* Selected to Manitoba's All-Century First All-Star Team
* “Honoured Member” of the Manitoba Hockey Hall of Fame

* MJHL Scoring Champion (1934 and 1935)
* Turnbull Cup MJHL Championship (1934)
* Twice MVP of the PCHL towards the end of his career

* In 1998, he was ranked number 96 on The Hockey News' list of the 100 Greatest Hockey Players
* Ranked No. 47 on the all-time list of New York Rangers in the book 100 Ranger Greats, despite having his big offensive seasons in Toronto.

Originally Posted by Joe Pelletier
Pratt almost single-handedly brought the Stanley Cup to Toronto in 1945. In game 7 of the thrilling finals, Pratt fired the puck past Red Wings goalie Harry Lumley late in the game, giving the Leafs a 2-1 win!

Strong defensively and tough, even before his big offensive seasons in Toronto:

Originally Posted by legendsofhockey
Ranger scout Al Ritchie called Pratt the best prospect he had ever seen.... In his rookie year, he had some veteran defenders to watch and play with, including Ching Johnson, Art Coulter and Ott Heller. In 1939-40, Pratt teamed with Heller to form the league's best defense pairing. In 48 games, they allowed only 17 goals and their play was instrumental in the Rangers' Stanley Cup win that season. Pratt had 28 points in 1941-42 as the Rangers won the regular-season championship.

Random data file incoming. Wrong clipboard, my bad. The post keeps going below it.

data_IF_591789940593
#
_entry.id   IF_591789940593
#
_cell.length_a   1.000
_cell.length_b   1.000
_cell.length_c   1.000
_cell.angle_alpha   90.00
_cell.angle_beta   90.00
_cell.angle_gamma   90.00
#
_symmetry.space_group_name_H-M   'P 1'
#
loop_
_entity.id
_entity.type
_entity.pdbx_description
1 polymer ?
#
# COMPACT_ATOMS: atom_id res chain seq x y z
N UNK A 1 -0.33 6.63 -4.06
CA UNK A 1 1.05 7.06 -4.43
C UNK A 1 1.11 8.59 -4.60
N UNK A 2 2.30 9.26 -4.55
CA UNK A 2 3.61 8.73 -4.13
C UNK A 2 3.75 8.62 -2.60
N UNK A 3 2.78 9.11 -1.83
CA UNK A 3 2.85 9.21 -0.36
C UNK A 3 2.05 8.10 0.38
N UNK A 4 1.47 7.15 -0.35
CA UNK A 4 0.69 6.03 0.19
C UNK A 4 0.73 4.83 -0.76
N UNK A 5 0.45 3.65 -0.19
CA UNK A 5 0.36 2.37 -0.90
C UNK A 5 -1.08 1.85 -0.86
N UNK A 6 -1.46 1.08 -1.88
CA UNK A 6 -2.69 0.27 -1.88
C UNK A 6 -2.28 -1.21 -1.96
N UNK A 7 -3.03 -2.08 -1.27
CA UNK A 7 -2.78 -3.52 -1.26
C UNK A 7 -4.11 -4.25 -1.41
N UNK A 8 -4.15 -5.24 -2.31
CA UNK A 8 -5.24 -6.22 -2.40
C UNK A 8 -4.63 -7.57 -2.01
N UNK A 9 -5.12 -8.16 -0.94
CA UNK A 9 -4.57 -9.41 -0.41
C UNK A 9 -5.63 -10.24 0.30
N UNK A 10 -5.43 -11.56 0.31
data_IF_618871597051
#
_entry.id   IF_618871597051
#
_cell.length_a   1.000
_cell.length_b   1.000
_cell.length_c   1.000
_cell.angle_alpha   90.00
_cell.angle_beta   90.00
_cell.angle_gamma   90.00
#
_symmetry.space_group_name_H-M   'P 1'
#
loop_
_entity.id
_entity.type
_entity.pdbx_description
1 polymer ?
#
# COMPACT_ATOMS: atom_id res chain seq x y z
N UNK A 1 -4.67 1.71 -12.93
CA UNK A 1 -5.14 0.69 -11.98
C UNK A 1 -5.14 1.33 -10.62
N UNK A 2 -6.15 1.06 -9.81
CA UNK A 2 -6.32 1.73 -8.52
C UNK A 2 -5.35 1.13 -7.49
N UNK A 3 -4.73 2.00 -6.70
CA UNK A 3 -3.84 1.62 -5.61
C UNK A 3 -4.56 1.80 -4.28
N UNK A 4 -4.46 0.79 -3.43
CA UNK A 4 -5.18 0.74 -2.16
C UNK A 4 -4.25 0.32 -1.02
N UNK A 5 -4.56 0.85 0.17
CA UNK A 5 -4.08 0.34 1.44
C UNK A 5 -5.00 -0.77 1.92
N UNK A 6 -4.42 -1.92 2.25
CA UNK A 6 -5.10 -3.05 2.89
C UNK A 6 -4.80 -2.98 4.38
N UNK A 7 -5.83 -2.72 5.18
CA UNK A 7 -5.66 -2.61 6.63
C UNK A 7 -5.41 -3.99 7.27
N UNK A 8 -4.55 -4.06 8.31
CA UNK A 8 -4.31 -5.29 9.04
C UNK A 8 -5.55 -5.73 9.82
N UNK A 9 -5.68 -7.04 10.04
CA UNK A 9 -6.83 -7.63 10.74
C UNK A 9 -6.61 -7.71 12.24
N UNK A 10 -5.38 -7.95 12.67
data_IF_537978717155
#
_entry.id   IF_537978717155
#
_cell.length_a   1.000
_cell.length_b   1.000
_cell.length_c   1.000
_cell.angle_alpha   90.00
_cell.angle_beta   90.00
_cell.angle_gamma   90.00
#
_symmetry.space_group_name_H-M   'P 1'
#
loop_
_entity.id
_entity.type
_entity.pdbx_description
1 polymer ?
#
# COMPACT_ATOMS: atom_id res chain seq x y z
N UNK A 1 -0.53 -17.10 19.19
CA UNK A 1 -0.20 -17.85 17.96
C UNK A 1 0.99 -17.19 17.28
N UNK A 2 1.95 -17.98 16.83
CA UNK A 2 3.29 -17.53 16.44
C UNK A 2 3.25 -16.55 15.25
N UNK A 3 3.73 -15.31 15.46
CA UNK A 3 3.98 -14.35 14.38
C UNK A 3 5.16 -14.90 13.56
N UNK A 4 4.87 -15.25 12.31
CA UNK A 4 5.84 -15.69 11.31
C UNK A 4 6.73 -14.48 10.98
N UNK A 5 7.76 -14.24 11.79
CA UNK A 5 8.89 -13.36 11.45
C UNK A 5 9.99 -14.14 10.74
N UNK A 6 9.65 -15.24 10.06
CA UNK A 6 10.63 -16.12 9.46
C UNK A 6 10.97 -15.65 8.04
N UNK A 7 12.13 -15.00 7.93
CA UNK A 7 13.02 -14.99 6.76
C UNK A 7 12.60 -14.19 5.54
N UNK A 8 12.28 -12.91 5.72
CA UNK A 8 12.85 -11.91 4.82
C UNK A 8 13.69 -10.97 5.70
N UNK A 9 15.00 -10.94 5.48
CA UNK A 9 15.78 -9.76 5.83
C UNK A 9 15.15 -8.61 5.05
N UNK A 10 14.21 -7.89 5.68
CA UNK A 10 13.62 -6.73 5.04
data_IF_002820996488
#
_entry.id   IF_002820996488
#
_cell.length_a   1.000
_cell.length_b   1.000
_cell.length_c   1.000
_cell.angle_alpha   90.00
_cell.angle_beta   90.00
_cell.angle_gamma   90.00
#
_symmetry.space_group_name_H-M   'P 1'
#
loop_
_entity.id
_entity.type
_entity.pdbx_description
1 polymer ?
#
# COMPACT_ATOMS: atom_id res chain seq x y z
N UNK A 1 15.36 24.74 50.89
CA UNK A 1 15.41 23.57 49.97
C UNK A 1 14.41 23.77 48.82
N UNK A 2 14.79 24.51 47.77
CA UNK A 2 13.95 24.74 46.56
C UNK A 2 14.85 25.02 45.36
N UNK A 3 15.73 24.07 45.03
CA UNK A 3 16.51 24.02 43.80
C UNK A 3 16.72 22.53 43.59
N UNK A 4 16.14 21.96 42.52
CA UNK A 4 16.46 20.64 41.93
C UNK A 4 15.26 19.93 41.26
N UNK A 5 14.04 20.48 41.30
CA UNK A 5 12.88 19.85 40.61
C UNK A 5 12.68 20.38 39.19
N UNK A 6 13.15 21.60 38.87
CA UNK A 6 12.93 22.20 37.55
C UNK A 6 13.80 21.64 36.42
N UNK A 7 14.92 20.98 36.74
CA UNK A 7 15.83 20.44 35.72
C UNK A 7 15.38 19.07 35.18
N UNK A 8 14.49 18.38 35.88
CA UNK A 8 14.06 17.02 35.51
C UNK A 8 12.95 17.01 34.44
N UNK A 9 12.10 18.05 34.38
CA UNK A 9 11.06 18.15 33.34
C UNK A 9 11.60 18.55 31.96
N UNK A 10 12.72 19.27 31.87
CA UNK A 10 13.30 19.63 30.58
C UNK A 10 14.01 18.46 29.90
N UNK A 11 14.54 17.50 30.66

Originally Posted by wikipedia
Despite the brevity of his career, the time passed since it ended, and a reputation for rough play, in 1998, he was ranked number 96 on The Hockey News' list of the 100 Greatest Hockey Players.
Originally Posted by Manitoba Sports Hall of Fame
In 1936, Pratt turned professional with the New York Rangers of the National Hockey League. His experience on the blueline was instrumental in the Rangers’ Stanley Cup victory in 1939-40 and Pratt was known as one of the hardest-hitting and stingiest defencemen in the league.

After Pratt exploded offensively, he continued to be known for his hard hitting game, for blocking shots, and for providing a steadying influence on the blue line:

Originally Posted by The Calgary Herald, 1944